Vocabulary List (click on word to play)

1 wai (water)wae (to sort, select)
2 kai (sea)kae (refuse, trash)
3 moi (threadfish)moe (to lie down)
4 koi (to urge, insist upon)koe (to strike as a match when starting a fire)
5 kau (season)kao (a goat)
6 mau (always)mao (to cease raining)
7 hao (metal, iron)hau (snow, ice)
8 hē (a grave)hei (to snare)
9 hale (a house, building)halei (to straddle something)
10 pō (night)pou (a post, pillar)
11 ule (male genitalia)ulei (to lift or raise something)
12 nē (to whine, nag)nei (indicator of close proximity)

Further Practice With Difficult Diphthongs

Listen to the word pairs in the table above once again. Repeat each pair after me so that you can learn how to correctly pronounce the vowel combinations with accuracy. A great way to practice is to use headphones while listening to me on one device, while at the same time recording what you are saying on another device such as your iPhone, Android, tablet, computer, or what have you. Then listen back again and really assess how accurate you were.

Next Steps

The next video lesson in this Series is 0402V Pronunciation #2: Macrons followed by 0402P Pronunciation Practice for Kahakō, which will help you learn how to differentiate pairs of words with, and without, macrons (kahakō).

0801P Pepeke Henua Practice #2

Extended vocabulary for haʻawina (homework)

the chair ka noho
his/her father kona makuakāne
the cup ke kīʻaha
the window ka pukaaniani
the dog ka ʻīlio
the bed ka moe
the cat ka pōpoki


Translate the following sentences into Hawaiian using Pepeke Henua and the extended vocabulary provided above. Remember and refer to the vocabulary and explanation of the “poʻo-piko-ʻawe” structure explained in V0801.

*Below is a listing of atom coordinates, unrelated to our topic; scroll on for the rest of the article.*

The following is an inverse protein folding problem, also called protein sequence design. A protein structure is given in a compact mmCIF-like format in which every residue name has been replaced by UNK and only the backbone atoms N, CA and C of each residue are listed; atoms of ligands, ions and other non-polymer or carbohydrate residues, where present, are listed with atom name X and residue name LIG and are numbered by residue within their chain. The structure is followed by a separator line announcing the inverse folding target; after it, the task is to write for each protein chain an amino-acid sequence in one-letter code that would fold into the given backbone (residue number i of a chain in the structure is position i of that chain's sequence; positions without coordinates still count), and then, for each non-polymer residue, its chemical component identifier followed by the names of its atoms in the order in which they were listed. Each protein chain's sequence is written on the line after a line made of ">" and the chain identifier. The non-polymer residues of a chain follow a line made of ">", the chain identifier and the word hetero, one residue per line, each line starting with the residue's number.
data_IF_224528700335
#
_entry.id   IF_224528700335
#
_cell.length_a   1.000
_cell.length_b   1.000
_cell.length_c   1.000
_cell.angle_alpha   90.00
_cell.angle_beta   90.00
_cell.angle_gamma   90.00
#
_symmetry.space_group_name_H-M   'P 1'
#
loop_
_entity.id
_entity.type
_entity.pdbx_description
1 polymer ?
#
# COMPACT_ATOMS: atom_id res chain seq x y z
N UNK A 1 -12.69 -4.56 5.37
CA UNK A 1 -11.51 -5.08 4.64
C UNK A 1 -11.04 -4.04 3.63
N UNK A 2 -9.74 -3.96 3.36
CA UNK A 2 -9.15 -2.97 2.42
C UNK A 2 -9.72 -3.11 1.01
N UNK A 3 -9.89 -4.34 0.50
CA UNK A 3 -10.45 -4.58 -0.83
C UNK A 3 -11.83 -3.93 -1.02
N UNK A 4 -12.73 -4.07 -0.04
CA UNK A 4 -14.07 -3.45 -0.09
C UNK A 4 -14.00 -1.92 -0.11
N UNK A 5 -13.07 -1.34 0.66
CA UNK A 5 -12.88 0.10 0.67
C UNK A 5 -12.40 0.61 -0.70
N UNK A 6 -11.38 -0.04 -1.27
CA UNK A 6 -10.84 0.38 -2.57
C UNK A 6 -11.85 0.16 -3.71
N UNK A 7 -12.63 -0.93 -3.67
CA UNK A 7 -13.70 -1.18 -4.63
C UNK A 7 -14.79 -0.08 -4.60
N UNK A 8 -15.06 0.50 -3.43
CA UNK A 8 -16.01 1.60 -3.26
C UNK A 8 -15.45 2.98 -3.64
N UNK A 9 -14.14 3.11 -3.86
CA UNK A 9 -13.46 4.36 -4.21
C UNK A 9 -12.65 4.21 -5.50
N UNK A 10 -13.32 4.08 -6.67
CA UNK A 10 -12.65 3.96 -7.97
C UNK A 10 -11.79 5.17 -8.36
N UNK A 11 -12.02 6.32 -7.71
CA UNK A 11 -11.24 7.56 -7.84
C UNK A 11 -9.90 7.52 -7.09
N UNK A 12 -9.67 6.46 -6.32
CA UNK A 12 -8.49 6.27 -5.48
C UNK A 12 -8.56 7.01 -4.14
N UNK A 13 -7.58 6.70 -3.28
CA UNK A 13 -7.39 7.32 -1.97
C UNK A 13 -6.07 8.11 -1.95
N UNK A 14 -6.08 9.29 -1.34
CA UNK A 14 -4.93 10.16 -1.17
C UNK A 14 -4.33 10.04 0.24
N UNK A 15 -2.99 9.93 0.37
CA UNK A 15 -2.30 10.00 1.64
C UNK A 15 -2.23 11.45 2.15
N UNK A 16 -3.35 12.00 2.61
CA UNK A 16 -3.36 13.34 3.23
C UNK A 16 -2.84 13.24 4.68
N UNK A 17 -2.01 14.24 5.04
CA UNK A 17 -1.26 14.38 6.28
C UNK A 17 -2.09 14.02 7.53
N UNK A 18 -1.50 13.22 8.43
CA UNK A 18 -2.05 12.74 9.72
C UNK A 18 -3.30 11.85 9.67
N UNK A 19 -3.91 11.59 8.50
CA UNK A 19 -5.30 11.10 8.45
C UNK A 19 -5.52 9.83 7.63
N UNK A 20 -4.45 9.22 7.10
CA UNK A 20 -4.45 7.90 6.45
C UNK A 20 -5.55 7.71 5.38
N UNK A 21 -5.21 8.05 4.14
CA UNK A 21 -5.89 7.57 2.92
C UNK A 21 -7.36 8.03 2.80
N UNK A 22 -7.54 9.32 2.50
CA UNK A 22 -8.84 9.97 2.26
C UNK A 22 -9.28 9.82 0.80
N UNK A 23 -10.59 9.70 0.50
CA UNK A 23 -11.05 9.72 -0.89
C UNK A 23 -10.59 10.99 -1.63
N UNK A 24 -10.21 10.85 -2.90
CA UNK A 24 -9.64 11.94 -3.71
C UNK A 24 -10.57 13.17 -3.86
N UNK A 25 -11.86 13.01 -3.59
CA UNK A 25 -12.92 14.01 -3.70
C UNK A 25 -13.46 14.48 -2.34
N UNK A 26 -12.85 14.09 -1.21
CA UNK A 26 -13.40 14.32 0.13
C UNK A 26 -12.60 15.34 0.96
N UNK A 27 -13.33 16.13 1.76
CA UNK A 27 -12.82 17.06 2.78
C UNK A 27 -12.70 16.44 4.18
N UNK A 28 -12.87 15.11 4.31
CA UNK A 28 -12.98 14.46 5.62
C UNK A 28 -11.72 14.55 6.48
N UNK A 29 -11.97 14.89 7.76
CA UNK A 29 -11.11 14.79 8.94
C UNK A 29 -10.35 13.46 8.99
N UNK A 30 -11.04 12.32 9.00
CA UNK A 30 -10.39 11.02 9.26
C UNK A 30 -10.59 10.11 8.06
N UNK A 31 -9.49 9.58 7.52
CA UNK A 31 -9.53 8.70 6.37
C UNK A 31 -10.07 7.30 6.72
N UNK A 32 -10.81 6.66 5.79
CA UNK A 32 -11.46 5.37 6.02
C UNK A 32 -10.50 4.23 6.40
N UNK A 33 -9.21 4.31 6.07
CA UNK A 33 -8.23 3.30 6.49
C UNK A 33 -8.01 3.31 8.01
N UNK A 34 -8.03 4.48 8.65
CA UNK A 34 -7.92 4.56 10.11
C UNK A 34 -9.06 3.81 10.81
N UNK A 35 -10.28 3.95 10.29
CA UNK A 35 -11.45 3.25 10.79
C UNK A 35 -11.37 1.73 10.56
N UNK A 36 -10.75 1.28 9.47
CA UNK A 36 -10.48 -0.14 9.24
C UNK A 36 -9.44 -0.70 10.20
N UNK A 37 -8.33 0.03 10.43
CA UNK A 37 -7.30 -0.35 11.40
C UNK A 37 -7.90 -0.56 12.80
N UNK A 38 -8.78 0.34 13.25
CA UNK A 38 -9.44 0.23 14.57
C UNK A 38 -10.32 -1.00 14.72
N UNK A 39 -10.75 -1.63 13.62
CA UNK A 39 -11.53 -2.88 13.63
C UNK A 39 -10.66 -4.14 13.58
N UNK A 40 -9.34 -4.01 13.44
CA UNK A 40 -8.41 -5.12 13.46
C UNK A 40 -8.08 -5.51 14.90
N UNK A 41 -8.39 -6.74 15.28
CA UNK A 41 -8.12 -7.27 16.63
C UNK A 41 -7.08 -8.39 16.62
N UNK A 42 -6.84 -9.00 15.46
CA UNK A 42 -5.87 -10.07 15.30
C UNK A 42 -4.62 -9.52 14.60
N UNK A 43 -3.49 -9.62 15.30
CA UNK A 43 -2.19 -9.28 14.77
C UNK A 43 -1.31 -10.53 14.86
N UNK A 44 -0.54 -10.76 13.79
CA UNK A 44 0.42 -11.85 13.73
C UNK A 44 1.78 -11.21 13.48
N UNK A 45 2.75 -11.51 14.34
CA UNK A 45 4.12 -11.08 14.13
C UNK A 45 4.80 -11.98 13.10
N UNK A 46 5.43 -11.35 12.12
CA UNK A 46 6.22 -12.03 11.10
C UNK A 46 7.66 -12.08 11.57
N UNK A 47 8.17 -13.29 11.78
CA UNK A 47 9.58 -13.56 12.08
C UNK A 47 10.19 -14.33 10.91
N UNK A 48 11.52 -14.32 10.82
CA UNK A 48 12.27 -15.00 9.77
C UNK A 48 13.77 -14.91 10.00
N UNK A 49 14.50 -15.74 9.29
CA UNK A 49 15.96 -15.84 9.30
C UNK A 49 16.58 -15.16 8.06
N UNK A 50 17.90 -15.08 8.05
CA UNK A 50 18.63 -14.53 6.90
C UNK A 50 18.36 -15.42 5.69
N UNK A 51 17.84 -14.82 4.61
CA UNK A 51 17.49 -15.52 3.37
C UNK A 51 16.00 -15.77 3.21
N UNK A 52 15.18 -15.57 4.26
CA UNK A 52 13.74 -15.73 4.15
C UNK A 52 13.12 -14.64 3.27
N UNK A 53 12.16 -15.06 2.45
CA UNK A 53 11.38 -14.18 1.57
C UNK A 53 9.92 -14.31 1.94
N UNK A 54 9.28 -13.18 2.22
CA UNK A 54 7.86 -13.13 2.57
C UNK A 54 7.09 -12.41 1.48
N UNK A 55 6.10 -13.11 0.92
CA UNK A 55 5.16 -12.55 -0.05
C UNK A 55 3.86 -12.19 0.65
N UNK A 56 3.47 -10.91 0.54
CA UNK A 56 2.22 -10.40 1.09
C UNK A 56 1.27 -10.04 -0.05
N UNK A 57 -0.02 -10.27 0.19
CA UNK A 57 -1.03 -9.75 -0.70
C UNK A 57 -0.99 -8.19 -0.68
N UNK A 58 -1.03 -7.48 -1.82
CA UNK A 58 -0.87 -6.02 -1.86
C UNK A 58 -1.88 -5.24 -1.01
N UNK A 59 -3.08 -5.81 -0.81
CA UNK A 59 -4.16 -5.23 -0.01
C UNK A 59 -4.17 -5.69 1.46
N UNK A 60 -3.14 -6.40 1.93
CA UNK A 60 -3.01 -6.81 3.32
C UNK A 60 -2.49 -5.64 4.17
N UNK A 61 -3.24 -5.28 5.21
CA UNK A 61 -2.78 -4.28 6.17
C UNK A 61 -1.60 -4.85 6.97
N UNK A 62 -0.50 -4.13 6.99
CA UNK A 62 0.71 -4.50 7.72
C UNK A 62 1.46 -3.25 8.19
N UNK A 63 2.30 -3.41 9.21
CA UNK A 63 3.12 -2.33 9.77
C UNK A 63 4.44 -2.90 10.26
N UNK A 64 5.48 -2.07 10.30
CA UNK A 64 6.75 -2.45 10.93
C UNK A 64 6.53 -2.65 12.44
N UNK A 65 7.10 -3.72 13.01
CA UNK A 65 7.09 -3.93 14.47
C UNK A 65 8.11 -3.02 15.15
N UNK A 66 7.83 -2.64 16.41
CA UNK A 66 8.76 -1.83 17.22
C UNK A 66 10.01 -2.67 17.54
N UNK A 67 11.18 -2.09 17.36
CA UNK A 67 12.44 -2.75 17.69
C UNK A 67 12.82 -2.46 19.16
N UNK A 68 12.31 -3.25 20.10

1. The girl is with her father.
  2. His mother is in the house.
  3. The cup is on the table.
  4. The dog is on the chair.
  5. The boy is on the bed.
  6. The book is in the car.
  7. Where is the school?
  8. The cat is at the window.
Translate the following sentences into English.
  1. Aia ka pōpoki i hea?
  2. Aia ka puke ma ke kula.
  3. Aia ke keiki me ke kaikamahine.
  4. Aia ka ʻīlio i ka moe.
  5. Aia kona makuahine ma ke kaʻa.
  6. Aia kona makuakāne ma ka pukaaniani.
  7. Aia ke pākaukau i ka hale.
  8. Aia ke kīʻaha ma ka noho.

Nā Haʻina (The Answers)

* Note that when translating from English to Hawaiian, “in”, “on”, and “at” can generally be “i” or “ma” when used referring to a place or time (e.g. “in my house”, “at 4 o’clock”, or “on the road”). English to Hawaiian (the poʻo, piko, and ʻawe have been separated for clarity)
  1. Aia / ke kaikamahine / me kona makuakāne
  2. Aia / kona makuahine / ma ka hale.
  3. Aia / ke kīʻaha / i ke pākaukau.
  4. Aia / ka ʻīlio / ma ka noho.
  5. Aia / ke keiki / ma ka moe.
  6. Aia / ka puke / i ke kaʻa.
  7. Aia / ke kula / i hea?
  8. Aia / ka pōpoki / ma ka pukaaniani.
Hawaiian to English
  1. Where is the cat?
  2. The book is at school.
  3. The boy is with the girl.
  4. The dog is on the bed.
  5. His mother is in the car.
  6. His father is at the window.
  7. The table is in the house.
  8. The cup is on the chair.
We hope you have enjoyed this practice!